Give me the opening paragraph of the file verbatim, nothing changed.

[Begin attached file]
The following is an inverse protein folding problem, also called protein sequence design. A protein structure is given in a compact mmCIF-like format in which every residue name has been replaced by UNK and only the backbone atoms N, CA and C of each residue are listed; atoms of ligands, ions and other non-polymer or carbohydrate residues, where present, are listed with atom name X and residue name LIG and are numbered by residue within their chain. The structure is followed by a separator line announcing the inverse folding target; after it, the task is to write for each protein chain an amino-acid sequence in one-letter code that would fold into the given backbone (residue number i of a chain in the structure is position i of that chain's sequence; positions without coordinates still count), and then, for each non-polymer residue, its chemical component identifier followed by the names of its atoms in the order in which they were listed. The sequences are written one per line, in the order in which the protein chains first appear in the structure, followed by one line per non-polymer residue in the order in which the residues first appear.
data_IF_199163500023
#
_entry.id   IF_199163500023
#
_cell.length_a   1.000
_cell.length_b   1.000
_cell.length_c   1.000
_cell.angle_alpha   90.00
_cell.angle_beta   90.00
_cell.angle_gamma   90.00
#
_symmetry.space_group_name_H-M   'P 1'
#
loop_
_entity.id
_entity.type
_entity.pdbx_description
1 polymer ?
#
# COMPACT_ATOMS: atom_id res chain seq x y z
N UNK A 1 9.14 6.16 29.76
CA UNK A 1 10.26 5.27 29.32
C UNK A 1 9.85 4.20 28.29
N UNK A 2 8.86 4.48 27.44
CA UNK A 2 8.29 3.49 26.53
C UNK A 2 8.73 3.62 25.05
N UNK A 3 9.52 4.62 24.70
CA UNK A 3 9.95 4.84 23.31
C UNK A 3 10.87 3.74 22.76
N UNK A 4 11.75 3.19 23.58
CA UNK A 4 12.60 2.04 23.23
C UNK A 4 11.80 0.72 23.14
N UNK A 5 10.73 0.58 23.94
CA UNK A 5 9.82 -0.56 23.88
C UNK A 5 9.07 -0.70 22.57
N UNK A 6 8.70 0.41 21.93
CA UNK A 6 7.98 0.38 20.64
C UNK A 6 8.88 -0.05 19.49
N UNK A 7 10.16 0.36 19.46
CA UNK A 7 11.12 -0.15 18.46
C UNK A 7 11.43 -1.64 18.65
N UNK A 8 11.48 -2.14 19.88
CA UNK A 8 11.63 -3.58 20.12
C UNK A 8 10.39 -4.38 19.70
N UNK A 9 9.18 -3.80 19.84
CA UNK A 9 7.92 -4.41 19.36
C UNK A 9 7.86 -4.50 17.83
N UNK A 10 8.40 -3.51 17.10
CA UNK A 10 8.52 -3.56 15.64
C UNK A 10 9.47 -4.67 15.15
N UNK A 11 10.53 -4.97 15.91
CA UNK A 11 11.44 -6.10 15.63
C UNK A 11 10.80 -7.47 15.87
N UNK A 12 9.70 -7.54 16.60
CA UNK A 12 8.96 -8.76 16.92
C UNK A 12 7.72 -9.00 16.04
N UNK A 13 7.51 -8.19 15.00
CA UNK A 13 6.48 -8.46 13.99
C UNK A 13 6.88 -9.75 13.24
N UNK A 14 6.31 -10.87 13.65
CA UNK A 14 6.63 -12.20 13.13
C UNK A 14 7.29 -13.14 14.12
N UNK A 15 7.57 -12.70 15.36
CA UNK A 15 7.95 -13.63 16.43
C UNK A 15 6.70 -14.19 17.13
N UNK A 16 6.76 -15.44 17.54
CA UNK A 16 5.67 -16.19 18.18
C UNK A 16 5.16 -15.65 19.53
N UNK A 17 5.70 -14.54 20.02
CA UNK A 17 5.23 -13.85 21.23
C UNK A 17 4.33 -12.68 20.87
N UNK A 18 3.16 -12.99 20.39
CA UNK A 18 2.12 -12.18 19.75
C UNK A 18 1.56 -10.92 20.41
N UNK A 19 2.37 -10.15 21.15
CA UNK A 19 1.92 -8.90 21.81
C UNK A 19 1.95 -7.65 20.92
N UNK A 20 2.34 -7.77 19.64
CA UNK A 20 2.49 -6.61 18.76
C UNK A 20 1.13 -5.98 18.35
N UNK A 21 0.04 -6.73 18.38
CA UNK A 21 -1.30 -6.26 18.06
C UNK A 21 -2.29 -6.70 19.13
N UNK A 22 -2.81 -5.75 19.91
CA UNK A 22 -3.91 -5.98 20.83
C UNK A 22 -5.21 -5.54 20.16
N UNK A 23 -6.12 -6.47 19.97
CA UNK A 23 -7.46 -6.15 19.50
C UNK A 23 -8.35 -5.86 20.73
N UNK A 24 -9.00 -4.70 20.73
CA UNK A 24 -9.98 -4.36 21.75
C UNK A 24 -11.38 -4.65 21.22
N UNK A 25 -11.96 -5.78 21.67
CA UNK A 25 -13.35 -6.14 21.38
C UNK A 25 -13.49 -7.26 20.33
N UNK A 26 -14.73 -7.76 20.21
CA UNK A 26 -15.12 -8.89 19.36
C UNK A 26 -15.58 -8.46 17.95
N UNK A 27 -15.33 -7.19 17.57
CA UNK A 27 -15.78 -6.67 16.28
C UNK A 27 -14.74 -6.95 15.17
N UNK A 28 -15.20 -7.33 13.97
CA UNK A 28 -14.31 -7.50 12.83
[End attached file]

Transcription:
The following is an inverse protein folding problem, also called protein sequence design. A protein structure is given in a compact mmCIF-like format in which every residue name has been replaced by UNK and only the backbone atoms N, CA and C of each residue are listed; atoms of ligands, ions and other non-polymer or carbohydrate residues, where present, are listed with atom name X and residue name LIG and are numbered by residue within their chain. The structure is followed by a separator line announcing the inverse folding target; after it, the task is to write for each protein chain an amino-acid sequence in one-letter code that would fold into the given backbone (residue number i of a chain in the structure is position i of that chain's sequence; positions without coordinates still count), and then, for each non-polymer residue, its chemical component identifier followed by the names of its atoms in the order in which they were listed. The sequences are written one per line, in the order in which the protein chains first appear in the structure, followed by one line per non-polymer residue in the order in which the residues first appear.